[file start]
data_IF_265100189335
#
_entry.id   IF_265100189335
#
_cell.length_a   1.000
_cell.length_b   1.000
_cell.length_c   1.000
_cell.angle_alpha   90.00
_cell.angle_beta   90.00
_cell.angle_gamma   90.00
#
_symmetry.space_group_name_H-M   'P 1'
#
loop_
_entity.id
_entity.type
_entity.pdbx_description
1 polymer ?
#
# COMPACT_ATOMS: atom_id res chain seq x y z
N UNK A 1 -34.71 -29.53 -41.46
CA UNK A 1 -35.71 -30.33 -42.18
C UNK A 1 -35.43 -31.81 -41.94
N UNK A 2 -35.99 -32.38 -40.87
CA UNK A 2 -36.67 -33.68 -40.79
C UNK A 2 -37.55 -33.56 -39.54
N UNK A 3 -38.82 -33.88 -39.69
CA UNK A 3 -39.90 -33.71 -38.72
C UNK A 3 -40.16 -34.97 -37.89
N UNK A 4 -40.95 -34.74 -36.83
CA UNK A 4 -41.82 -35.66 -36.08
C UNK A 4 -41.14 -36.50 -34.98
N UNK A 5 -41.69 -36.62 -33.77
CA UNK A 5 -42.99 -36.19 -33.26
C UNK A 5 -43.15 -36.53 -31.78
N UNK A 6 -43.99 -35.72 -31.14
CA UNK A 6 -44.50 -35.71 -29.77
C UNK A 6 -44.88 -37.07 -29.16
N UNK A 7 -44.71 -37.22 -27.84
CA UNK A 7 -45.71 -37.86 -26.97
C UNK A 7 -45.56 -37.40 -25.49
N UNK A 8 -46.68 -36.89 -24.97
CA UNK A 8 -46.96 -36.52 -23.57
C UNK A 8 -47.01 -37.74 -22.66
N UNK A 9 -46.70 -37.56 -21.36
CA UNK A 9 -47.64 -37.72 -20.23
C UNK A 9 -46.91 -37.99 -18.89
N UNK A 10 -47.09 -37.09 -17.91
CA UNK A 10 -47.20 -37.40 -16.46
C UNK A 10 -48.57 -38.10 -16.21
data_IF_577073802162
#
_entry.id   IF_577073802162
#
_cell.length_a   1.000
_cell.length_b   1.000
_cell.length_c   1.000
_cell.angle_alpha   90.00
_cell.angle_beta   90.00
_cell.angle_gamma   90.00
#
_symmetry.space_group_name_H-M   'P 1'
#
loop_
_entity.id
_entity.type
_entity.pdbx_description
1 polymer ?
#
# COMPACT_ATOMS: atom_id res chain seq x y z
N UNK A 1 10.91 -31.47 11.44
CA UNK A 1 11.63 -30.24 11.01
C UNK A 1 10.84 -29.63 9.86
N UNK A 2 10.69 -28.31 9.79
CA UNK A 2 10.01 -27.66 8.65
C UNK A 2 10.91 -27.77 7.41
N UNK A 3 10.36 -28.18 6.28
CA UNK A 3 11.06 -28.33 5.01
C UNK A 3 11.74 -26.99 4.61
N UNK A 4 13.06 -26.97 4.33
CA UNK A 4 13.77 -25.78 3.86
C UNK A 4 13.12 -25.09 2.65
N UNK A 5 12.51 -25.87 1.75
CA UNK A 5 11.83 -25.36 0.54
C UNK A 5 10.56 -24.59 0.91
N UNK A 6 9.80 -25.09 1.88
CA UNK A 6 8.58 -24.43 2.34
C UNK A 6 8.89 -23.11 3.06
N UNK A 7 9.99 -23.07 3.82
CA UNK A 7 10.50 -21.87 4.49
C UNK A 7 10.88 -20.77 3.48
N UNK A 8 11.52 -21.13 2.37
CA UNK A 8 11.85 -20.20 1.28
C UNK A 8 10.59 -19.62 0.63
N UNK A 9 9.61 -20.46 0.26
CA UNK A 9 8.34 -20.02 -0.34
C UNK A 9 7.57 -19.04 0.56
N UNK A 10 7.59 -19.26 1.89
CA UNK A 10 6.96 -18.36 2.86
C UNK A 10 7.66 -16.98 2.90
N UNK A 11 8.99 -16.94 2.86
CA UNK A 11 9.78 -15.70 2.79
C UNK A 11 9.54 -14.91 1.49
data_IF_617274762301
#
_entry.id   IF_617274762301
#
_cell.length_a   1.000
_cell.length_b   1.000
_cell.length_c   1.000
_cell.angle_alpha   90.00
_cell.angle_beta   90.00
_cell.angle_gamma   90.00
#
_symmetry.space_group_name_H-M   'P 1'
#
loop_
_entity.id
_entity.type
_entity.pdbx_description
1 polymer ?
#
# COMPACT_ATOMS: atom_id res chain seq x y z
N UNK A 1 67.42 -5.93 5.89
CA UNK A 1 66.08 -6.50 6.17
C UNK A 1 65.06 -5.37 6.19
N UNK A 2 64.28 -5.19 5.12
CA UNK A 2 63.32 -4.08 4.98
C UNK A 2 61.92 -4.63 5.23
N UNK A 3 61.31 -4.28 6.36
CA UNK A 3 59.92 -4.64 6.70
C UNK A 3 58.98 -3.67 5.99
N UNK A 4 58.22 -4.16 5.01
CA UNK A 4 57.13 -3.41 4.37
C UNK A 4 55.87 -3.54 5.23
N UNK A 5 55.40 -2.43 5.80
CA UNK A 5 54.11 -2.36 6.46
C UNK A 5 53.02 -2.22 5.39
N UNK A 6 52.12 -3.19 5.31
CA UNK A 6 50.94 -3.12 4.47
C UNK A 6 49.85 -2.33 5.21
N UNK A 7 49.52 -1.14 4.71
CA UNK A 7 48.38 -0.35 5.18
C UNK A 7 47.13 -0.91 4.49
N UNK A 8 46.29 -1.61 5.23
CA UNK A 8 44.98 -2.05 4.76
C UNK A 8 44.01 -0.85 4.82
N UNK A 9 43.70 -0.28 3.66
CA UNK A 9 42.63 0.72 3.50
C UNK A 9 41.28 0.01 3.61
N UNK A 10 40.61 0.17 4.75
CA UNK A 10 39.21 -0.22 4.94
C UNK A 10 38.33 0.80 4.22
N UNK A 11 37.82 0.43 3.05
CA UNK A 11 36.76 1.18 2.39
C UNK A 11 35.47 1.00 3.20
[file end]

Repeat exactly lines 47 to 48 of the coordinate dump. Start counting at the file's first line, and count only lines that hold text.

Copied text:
C UNK A 9 -46.91 -37.99 -18.89
N UNK A 10 -47.09 -37.09 -17.91